Trying Out Digital Storybooks With a 4-Year-Old, Part 3: Arthur Reads Series

Geek Culture

My 4 year old son is getting quite spoiled when it comes to bedtime — since introducing him to the Jack and the Beanstalk story app and the Berenstain Bears app, he’s now asking me which new story I’ll have for him tonight. I can see that he’s enjoying the narrated stories and the interactivity that these kinds of apps can provide.

Fortunately for him (and me), I have another new app to share with him tonight — it’s another story in the Arthur Reads series from ScrollMotion Kids. It’s called Arthur’s Teacher Trouble and it’s just one of 10 Arthur Reads apps available from the App Store. For the past few weeks, Decker has been enjoying three other Arthur stories — this was very helpful last week while our family was on vacation!

First, a few details.

Each of the Arthur stories is based on the Arthur books (and TV show) by Marc Brown. Decker has enjoyed the Arthur series for over a year now since I introduced him to the PBS show; he likes the various personalities and quirks that each of Arthur’s friends, family members, and teachers display. (He definitely gets annoyed by little sister DW and frequently feels sorry for Arthur.)

Each Arthur app is $2.99. But as with the other storybook apps I’ve reviewed, the price is a real bargain given how much reuse Decker has given the three Arthur apps he had access to over vacation. Just like the other storybook apps, opening up an Arthur Reads app allows you to either have the story read to you… or allows you to read it by yourself. The stories are narrated by author Marc Brown, and I have to say that he’s a very good narrator — Decker was good at sitting still as the stories unfolded, but there’s an added benefit to these apps that has completely sold Decker on the Arthur Reads apps — anyone can read the story and record his or her own voice. That means Decker can now choose to have a few of the stories read to him by his grandparents!

In addition to having the story read to you, you can bookmark pages and turn off the in-story text. An Autoplay button allows you to set the app so that page turns are done for you. (Decker prefers Autoplay set to On.)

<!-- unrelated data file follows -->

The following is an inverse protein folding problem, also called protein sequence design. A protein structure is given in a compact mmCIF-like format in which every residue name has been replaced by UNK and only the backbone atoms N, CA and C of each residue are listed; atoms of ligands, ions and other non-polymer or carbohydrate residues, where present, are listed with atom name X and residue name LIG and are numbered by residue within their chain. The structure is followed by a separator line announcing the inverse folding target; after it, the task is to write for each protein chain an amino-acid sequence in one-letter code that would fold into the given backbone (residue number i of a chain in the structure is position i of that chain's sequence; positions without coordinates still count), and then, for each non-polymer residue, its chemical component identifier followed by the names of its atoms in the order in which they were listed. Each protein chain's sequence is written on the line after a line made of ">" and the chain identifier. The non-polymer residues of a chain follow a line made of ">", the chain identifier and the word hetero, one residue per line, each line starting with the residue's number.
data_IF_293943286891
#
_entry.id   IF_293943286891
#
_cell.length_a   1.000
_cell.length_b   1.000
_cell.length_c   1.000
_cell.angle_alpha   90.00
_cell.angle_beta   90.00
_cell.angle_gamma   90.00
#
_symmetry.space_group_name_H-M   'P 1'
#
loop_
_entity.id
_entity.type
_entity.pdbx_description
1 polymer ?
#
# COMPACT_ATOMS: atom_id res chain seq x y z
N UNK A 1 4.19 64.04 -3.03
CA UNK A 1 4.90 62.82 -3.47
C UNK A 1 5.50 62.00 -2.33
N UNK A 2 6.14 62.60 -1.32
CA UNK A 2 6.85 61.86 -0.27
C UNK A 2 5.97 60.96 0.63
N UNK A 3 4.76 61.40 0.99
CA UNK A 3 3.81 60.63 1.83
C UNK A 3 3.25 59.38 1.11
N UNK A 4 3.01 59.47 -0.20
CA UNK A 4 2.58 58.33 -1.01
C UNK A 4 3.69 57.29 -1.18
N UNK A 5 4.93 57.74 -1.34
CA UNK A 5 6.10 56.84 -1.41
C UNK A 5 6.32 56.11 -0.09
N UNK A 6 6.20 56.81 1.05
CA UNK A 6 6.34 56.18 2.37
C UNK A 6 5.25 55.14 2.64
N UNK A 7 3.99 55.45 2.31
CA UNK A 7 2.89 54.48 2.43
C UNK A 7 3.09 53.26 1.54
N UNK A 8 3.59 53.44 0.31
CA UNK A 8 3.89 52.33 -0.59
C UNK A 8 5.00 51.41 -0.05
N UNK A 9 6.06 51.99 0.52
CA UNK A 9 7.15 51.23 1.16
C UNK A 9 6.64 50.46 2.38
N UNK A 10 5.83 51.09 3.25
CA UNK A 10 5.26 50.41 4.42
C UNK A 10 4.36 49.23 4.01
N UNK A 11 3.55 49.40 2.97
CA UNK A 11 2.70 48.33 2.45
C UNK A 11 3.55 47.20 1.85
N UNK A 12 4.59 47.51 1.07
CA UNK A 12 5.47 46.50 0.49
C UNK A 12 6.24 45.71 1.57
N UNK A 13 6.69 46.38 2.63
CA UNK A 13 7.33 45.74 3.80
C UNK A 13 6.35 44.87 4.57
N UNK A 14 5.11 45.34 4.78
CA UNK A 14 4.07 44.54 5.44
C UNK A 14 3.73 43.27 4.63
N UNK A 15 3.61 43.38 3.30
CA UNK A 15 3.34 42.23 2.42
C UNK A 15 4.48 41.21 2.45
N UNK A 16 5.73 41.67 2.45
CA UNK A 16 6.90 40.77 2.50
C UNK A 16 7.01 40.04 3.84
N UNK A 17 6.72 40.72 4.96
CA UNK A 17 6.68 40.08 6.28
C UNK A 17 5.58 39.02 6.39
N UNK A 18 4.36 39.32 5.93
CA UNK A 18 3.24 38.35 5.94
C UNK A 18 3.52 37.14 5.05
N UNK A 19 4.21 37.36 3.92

But the story isn’t the only thing these apps offer. Each app also provides two Play options: Puzzles and Coloring.

The puzzle selection offers up 12 scenes from the current app that is opened; two difficulty levels are provided (Easy and Hard) that basically change the number and size of the pieces. Decker started out liking the Easy settings but quickly figured out how to drag and drop the pieces in place… from that point on, he wanted the difficulty level set to Hard. Of all the features found in these apps or the previous storytime apps, the puzzles are Decker’s obvious favorite and I have found him at times opening up one or two of the Arthur apps and doing just the puzzles.

The coloring selection is also nicely done — each app provides 5 images (typically a character from the Arthur series) and a hideaway color palette and brush size selector. The color buttons are oversized and the brush size drag bar is large and easy to use for small fingers. Decker enjoys coloring, too, but I’ve since found him returning to the puzzles (more of them) since he’s colored just about all of the images from his 3 Arthur apps.

In the upper-left corner of every page is a small menu button that easily allows Decker to jump from Story to Puzzles. There’s also an icon for buying additional books, but if you’ve kept the password for iTunes purchases safe from your child, there should be no worries about him or her buying more books… even though the fact that they would want to is definitely encouraging, right? Icons for recording your own voice (or allowing someone else to read the story) and for getting help with the user interface are also provided. (I actually needed to access it to figure out that the Autoplay feature existed.)

Decker is in for a real treat this week and next… I’ve since added 5 more Arthur read apps to my iPad. Given that he knows how to access and use the Arthur Reads apps, I have no problem with him reading them (or allowing them to be read to him) whenever he likes. (He likes Buster, by the way… so I’m hoping a few stories are released that have Buster more heavily involved.)

I’m very pleased with Decker’s reaction to the Arthur Reads apps (as well as all of the other storytime apps we’ve shared together). While I don’t plan on replacing actual book reading with him with iPad apps, I think these are done well enough that I should be able to switch back and forth with him at bedtime or any time he wants a story.

What’s next? I’ll finish up this series with a summary of Decker’s experiences with the three series we’ve shared (Beanstalk, Berenstain Bears, Arthur Reads) and offer up some ideas and suggestions that have popped into my head as I’ve observed my son interacting with the iPad apps. In the meantime, I’ll be sure to keep my eyes open for more storytime apps and try to provide some updates in the future on new titles, new ideas for interactivity, and new techniques for teaching kids to read.

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